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Frequently Asked Questions about Labor Anesthesia

We understand you may have many questions. If you cannot find the answer to your question here, please contact us.

Can Everyone Get An Epidural?

Most pregnant women are relatively healthy and are able to get an epidural for childbirth.

Women who have a serious infection at the time of delivery may not be able to get an epidural due to concern about spreading infection into the back or your body’s ability to handle the blood pressure changes of an epidural if you are really sick. Women who do not clot properly, either due to a lifelong clotting disorder or due to a clotting disorder associated with pregnancy, may not be candidates due to concern for bleeding in the back and damage to nerves. Women with certain serious heart conditions may not be eligible. A history of significant back surgery, like Harrington Rods or extensive fusion, may make an epidural technically more difficult to perform but does not keep you from getting one.

If you have a concern about a medical condition, please contact our office at 314-469-6800.

When Can I Get My Epidural?

The decision to get an epidural will be made by you and your obstetrician. Factors that influence the decision include your cervical dilation, your pain, your labor history, your baby’s heart rate, and your contraction pattern. There is generally no set cervical dilation that you must get to in order to get your epidural. There is also no time when it is too late to get an epidural at Mercy Hospital St. Louis. Even if you are completely dilated, if you are able to cooperate and sit still, you may still get an epidural.

Can an Epidural Harm my Baby?

Epidurals have been used with a great safety record for more than 50 years in the United States. Very little of the medication that you are given goes to your baby, unlike other forms of pain relief. You may get a temporary decrease in blood pressure or a temporary increase in contractions that can affect your baby. For this reason, your vital signs and contractions will be monitored closely after placement of your epidural.

Do Epidurals Slow Labor or Lead to Increased Cesarean Section Rate?

These questions have been difficult to answer over time because when epidurals were first being done, women having abnormally painful labor were more likely to get epidurals. These same women were at increased risk of prolonged labor or Cesarean Section for the same reasons that their labors were more painful. Recent studies have concluded that epidurals do not significantly slow labor or lead to increased Cesarean Section rates.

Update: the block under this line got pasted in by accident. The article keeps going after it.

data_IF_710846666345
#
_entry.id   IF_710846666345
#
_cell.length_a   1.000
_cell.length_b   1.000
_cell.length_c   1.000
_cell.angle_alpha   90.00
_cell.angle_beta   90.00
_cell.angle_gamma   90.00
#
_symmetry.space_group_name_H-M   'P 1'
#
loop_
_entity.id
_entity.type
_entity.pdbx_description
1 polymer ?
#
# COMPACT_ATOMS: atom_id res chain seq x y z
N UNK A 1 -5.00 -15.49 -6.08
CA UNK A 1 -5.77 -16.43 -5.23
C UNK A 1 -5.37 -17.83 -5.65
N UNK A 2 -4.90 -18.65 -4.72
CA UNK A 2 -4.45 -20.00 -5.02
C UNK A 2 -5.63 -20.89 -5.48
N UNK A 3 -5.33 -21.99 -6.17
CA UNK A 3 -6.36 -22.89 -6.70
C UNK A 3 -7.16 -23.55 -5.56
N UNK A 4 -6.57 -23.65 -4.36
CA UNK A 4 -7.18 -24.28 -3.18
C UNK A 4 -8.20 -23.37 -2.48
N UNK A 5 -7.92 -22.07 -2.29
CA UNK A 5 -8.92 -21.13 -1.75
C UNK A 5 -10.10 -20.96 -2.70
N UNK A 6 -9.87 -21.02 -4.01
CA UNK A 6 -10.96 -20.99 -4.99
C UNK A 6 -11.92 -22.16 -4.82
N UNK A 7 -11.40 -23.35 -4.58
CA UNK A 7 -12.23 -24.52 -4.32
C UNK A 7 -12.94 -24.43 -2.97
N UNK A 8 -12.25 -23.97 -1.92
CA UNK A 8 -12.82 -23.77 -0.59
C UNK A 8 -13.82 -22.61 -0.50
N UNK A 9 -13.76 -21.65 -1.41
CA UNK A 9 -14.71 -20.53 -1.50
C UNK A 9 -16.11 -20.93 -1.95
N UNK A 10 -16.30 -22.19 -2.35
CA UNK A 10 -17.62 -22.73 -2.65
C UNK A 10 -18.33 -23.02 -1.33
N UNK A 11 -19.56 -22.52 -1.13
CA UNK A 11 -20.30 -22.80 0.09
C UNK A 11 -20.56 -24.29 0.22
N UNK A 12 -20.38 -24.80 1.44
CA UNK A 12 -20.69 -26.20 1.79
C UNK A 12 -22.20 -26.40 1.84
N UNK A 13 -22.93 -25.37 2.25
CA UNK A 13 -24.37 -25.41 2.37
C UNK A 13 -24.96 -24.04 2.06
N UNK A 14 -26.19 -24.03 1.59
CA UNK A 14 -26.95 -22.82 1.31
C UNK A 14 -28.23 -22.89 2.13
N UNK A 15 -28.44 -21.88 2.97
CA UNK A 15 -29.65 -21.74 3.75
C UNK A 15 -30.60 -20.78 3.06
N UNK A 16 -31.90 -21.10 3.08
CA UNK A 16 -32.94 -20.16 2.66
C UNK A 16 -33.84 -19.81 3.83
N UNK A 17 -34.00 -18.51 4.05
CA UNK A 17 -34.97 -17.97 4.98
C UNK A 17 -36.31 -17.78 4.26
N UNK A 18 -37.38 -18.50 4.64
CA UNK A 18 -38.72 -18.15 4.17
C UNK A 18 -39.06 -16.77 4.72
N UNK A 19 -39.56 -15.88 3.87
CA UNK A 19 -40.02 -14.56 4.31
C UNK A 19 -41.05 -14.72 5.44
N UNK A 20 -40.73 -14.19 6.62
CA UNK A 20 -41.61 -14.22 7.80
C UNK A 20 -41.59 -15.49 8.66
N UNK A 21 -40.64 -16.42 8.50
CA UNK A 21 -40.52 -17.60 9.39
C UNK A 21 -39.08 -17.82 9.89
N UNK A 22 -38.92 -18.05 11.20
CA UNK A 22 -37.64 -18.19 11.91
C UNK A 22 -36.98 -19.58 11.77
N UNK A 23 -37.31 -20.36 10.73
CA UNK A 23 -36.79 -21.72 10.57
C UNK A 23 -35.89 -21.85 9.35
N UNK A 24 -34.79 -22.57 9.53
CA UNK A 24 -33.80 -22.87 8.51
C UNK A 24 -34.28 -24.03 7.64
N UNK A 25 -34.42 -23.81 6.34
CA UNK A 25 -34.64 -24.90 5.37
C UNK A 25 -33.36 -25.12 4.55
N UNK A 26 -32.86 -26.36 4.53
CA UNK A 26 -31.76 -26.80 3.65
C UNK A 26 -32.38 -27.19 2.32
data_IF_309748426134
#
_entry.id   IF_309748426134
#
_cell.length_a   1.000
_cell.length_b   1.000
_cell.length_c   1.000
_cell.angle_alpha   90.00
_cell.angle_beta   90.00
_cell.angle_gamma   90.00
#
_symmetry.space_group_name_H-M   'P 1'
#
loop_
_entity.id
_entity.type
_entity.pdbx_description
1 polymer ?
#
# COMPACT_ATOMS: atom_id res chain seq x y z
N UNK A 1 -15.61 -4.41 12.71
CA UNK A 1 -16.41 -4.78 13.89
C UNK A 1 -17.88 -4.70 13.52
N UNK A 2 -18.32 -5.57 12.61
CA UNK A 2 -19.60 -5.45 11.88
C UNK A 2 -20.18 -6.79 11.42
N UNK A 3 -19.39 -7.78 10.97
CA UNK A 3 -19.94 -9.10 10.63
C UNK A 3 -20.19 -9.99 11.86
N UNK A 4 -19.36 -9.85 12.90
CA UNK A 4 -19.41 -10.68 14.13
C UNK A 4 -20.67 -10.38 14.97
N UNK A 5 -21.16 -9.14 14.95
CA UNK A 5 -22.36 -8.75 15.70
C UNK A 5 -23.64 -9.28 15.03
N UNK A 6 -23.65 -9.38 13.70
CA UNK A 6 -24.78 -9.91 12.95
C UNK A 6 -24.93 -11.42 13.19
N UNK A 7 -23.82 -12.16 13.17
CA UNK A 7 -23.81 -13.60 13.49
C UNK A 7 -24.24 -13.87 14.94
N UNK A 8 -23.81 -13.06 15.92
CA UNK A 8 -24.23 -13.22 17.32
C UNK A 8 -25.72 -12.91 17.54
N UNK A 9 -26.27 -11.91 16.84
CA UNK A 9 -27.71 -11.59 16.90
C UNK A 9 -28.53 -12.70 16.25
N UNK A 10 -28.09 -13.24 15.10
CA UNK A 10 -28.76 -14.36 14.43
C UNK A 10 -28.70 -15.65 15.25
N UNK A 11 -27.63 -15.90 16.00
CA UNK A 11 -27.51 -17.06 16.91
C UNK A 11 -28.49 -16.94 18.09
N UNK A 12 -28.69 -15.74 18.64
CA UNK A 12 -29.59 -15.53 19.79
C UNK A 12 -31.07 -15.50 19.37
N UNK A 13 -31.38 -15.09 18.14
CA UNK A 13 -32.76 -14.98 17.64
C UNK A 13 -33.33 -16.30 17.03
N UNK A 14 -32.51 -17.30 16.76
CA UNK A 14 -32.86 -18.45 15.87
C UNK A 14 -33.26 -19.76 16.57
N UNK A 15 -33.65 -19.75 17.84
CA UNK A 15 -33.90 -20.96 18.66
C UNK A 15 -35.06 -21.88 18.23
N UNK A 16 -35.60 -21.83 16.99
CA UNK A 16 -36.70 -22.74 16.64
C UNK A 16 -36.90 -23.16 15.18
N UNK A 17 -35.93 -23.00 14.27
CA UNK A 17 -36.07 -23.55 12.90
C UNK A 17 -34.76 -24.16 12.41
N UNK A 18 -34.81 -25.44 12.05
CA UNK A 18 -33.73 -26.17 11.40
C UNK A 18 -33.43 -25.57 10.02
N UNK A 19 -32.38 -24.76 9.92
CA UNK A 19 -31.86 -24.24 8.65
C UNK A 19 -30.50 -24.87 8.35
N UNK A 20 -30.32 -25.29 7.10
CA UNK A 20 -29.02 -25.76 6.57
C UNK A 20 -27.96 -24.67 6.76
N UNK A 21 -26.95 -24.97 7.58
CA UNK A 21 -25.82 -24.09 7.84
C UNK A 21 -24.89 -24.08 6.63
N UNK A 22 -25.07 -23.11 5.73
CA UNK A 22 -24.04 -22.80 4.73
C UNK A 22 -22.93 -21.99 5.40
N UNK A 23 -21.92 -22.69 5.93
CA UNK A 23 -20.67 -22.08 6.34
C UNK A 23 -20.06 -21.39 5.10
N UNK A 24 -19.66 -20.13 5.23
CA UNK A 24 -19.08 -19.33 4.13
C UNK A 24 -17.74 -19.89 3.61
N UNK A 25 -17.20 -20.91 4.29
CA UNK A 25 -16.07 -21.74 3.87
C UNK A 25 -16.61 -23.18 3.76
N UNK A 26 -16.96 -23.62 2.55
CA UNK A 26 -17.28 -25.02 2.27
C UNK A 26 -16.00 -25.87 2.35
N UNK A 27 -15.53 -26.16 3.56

Do Epidurals Cause Back Pain?

No. Aside from some temporary soreness at the insertion site in the lower back, epidurals are not associated with long term back pain. The postpartum period is associated with low back pain due to the stress of pregnancy and childbirth and poor body mechanics in the postpartum period.

Do All Epidurals Work Perfectly?

Epidurals are the most effective form of pain relief in labor but can have a failure rate as high as 20%. Sometimes a block only works on one side or does not provide adequate pain control for the pushing portion of labor. Sometimes these problems can be fixed with position changes, adjusting the catheter, or putting more medicine in. If not, a non-functioning epidural can be replaced which usually fixes the problem. Very rarely, an epidural, even if replaced, may not work well. This may be due to malformations in the epidural space in individual patients.

Will I Receive a Bill from Obstetric Anesthesia Associates?

Yes, just as your Obstetrician bills independently for their professional services, so do the physicians of Obstetric Anesthesia Associates. Most insurance companies pay for pain relief in labor and we will submit a bill to your insurance company on your behalf. You will be responsible for any co-pay or deductible not covered by your insurance company. For billing questions, please contact our office at 314-469-6800.

Why Can’t I Eat with my Epidural?

Once you have your epidural, you will be restricted to clear liquids because all narcotic pain medications, some of which are given in the epidural, dramatically slow down how your stomach empties. If you were to lose consciousness, either due to general anesthesia for an emergency cesarean, or due to a medical emergency during labor, a full stomach could mean that stomach contents get into your lungs. This can cause serious damage to the lungs and even death.